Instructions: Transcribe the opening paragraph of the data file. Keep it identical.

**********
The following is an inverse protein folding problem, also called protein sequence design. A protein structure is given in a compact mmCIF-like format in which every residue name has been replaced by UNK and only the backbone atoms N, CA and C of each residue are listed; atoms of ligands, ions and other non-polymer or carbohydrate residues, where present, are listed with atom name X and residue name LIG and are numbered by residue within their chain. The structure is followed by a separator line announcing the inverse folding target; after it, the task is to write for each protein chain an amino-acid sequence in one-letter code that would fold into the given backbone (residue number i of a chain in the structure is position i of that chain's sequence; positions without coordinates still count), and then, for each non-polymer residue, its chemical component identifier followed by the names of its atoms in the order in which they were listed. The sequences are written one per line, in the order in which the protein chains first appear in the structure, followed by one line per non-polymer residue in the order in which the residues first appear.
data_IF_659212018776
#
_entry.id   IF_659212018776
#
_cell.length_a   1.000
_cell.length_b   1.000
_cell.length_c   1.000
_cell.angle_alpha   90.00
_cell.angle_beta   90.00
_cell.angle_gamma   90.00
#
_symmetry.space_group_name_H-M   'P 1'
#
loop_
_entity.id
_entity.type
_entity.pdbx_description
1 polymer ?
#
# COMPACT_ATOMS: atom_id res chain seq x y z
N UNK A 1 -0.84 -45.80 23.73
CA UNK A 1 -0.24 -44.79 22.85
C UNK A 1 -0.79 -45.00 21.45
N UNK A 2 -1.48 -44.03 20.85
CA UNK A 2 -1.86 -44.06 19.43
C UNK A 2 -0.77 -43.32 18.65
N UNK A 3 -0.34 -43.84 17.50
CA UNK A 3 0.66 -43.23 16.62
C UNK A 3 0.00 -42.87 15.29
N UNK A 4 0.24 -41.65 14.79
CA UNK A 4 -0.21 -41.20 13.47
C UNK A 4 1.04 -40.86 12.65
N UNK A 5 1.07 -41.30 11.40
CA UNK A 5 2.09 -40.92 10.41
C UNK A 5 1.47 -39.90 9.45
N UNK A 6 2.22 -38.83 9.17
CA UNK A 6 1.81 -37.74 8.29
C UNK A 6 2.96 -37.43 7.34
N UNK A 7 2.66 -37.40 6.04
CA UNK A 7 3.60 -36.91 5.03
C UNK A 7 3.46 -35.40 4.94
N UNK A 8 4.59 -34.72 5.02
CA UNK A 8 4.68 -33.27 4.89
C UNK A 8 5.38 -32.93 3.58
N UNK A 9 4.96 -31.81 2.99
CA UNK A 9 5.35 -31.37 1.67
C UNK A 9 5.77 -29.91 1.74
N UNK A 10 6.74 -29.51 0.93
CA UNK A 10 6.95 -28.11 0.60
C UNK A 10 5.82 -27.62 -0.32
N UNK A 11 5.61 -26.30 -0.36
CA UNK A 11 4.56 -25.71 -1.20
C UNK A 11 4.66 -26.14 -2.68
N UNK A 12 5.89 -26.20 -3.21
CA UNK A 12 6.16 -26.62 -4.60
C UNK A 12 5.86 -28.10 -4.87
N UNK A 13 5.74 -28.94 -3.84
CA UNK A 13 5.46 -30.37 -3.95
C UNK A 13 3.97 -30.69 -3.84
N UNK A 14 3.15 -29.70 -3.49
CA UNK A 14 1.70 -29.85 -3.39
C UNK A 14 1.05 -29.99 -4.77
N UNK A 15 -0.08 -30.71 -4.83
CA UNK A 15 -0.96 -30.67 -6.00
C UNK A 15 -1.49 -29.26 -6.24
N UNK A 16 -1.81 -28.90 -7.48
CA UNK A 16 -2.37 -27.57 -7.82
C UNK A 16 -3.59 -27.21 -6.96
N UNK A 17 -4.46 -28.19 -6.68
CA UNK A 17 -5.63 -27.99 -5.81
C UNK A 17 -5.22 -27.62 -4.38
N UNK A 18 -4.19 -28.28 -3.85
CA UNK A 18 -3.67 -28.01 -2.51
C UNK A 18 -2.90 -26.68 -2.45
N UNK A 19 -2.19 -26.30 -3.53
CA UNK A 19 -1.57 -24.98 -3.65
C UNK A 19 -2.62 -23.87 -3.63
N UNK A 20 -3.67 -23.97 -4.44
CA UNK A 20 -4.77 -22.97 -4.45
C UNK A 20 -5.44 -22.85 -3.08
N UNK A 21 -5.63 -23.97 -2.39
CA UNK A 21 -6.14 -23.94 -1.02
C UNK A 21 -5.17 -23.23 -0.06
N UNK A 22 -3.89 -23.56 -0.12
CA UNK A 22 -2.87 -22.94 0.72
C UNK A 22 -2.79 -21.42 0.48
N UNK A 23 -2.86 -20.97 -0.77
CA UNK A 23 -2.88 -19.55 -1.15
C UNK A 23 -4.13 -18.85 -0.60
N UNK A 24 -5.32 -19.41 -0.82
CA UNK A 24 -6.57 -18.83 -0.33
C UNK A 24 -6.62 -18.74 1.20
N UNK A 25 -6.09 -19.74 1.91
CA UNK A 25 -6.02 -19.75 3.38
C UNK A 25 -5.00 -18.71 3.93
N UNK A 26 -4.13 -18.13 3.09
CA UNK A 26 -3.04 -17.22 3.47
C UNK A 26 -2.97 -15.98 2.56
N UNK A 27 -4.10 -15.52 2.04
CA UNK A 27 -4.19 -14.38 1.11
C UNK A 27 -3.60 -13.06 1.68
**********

The following is an inverse protein folding problem, also called protein sequence design. A protein structure is given in a compact mmCIF-like format in which every residue name has been replaced by UNK and only the backbone atoms N, CA and C of each residue are listed; atoms of ligands, ions and other non-polymer or carbohydrate residues, where present, are listed with atom name X and residue name LIG and are numbered by residue within their chain. The structure is followed by a separator line announcing the inverse folding target; after it, the task is to write for each protein chain an amino-acid sequence in one-letter code that would fold into the given backbone (residue number i of a chain in the structure is position i of that chain's sequence; positions without coordinates still count), and then, for each non-polymer residue, its chemical component identifier followed by the names of its atoms in the order in which they were listed. The sequences are written one per line, in the order in which the protein chains first appear in the structure, followed by one line per non-polymer residue in the order in which the residues first appear.